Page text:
The paper on the Denisovan origin of one of the key altitude-adaptation genes (EPAS1) in Tibetans is now out (lead author Emilia Huerta-Sanchez, senior author Rasmus Nielsen).
It’s on a Denisovan haplotype. Likely Denisovans occupied a lot of East Asia, and quite a bit of that area is fairly high altitude, not just Tibet. We have evidence that East Asians have a bit of Denisovan ancestry, and a small amount of admixture is all it takes to pick up a highly advantageous variant.
Denisovans were probably in Asia for at least a couple of hundred thousand years, much longer than anatomically modern humans. Homo erectus and descendants were there a good deal earlier, and this variant might have originated that far back, although it may not be divergent enough for that to be plausible.
Here’s what Rasmus Nielsen said about this discovery:
“It was a complete surprise,” says Nielsen. “It took years after the Denisovan genome was published for us to even try this, because we thought it was so far-fetched.
Which is strange, because it was quite obvious. Not just in the sense that I told y’all about it over and over, wrote an article with Hawks on it in 2006, and mentioned it in our book – clearly I should have gone ahead with the fiery-letters-in-the-sky approach. Let me tell you about a conversation I once had with Jim Crow, maybe ten years ago. I was saying that adaptive introgession from Neanderthals was likely, and he mentioned once hearing someone say that although there might have been a bit of admixture with Neanderthals, it would have been biologically insignificant. He heard that and thought “No!”; he knew that even a few copies of an adaptive variant would likely rise to high frequency. He never wrote it up for the Neanderthal case, but he knew.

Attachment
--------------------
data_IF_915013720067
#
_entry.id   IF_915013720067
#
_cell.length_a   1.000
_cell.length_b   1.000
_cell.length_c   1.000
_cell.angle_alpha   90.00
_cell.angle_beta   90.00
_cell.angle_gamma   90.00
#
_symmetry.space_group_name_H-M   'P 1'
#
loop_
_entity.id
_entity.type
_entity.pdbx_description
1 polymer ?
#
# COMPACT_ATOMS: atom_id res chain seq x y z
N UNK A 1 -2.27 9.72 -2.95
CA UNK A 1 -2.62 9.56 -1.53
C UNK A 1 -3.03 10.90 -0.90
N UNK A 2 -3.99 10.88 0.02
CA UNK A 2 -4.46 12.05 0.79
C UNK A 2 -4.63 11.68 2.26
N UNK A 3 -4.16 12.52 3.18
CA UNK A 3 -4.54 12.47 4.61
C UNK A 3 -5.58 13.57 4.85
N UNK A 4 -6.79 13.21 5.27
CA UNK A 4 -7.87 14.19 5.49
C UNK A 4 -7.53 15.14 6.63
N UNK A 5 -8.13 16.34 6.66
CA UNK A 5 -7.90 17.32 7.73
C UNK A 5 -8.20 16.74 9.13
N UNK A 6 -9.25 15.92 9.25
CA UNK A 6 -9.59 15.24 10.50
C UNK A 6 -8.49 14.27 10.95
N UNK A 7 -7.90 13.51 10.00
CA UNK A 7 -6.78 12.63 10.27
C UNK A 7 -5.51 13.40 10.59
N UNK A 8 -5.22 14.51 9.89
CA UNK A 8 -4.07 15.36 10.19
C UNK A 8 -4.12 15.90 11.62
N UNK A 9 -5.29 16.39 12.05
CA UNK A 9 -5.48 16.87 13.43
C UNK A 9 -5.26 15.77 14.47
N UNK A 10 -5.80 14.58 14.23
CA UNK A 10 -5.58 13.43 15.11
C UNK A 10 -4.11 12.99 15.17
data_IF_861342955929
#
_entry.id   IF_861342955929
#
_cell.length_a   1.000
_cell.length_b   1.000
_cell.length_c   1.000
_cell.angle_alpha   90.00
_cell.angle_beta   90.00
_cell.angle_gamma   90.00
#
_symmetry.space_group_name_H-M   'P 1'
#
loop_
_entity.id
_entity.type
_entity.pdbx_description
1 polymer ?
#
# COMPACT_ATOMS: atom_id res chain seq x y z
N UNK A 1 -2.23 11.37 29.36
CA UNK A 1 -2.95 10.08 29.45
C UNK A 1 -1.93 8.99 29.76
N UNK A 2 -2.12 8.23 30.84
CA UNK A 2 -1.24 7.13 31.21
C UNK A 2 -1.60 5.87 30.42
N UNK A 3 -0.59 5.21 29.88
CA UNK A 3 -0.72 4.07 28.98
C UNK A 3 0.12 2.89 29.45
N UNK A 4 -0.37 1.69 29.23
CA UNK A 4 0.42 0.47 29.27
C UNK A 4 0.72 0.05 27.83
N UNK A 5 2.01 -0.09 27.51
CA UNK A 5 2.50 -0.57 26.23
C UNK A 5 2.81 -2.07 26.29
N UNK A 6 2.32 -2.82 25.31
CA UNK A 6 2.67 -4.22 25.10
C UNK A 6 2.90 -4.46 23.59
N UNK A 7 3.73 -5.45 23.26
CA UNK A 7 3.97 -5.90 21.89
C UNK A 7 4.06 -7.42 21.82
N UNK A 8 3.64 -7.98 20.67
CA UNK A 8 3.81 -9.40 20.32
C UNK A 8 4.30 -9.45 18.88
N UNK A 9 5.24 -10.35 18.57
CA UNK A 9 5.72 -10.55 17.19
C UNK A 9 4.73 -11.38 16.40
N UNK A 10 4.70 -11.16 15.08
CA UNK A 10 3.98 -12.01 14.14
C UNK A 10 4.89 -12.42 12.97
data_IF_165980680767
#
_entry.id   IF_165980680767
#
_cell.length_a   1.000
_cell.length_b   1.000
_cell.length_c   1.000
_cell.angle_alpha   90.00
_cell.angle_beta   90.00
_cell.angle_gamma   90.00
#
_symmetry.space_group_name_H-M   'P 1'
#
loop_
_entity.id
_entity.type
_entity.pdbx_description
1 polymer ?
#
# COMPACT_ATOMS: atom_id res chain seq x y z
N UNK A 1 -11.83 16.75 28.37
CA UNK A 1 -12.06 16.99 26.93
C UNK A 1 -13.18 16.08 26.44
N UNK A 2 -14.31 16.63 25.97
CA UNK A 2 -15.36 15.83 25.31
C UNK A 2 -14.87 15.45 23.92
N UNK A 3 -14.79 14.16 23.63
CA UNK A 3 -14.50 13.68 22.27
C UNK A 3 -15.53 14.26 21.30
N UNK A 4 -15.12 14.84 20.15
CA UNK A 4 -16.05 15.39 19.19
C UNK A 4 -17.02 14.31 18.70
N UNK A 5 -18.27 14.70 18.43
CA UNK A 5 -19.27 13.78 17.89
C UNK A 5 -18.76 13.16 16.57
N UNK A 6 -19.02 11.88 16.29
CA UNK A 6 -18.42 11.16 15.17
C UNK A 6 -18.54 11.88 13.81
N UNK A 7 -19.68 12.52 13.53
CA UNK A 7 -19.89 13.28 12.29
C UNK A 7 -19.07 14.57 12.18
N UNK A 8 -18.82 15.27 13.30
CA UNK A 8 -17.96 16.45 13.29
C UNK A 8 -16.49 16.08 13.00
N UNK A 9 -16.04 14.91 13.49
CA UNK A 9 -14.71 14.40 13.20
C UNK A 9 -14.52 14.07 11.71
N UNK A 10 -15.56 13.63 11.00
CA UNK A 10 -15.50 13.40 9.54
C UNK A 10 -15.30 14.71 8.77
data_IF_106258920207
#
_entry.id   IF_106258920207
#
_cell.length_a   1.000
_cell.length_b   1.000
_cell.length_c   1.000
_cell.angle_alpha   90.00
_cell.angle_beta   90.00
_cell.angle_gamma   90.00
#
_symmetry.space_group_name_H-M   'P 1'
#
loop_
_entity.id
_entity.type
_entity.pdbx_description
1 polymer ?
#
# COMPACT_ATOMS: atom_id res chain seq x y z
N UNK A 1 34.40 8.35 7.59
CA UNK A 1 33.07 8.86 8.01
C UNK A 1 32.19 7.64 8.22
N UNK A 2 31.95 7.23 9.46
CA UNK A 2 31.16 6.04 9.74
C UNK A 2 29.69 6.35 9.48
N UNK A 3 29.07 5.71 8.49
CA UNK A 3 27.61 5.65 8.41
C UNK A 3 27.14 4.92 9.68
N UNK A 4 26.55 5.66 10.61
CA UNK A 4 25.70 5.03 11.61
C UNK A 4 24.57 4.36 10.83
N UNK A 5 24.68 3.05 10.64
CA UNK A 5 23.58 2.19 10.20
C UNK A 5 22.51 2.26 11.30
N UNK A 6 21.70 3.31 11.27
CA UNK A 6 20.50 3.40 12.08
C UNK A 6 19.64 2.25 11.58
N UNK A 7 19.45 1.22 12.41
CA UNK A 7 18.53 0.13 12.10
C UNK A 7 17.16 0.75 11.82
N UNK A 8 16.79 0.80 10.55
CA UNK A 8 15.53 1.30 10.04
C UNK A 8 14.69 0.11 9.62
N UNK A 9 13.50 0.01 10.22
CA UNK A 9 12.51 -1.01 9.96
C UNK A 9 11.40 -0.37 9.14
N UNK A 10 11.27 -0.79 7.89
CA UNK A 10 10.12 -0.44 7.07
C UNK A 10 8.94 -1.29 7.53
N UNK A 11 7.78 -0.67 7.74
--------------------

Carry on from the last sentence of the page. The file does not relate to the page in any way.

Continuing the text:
Of course it was also likely because the Tibetan adaptations are too damn good – different from the Andean ones, more like those seen in mammalian species that have lived at high altitude for a long time. Which Nielsen should have noted. Which is why the Ethiopian adaptations, some of them anyhow, surely have pre-modern-human origins – unless anatomically modern humans originated up on that plateau. Which I doubt.
This may sound as if I think Nielsen is dumb, but I don’t. He was wrong, but not dumb: I don’t pretend to know what screwed up his thinking on this issue. One could always blame Ernst Mayr.
On the other hand, I can think of a couple of fairly well-known players in this business who really don’t seem to understand much of anything. I’ll let you guess who they are.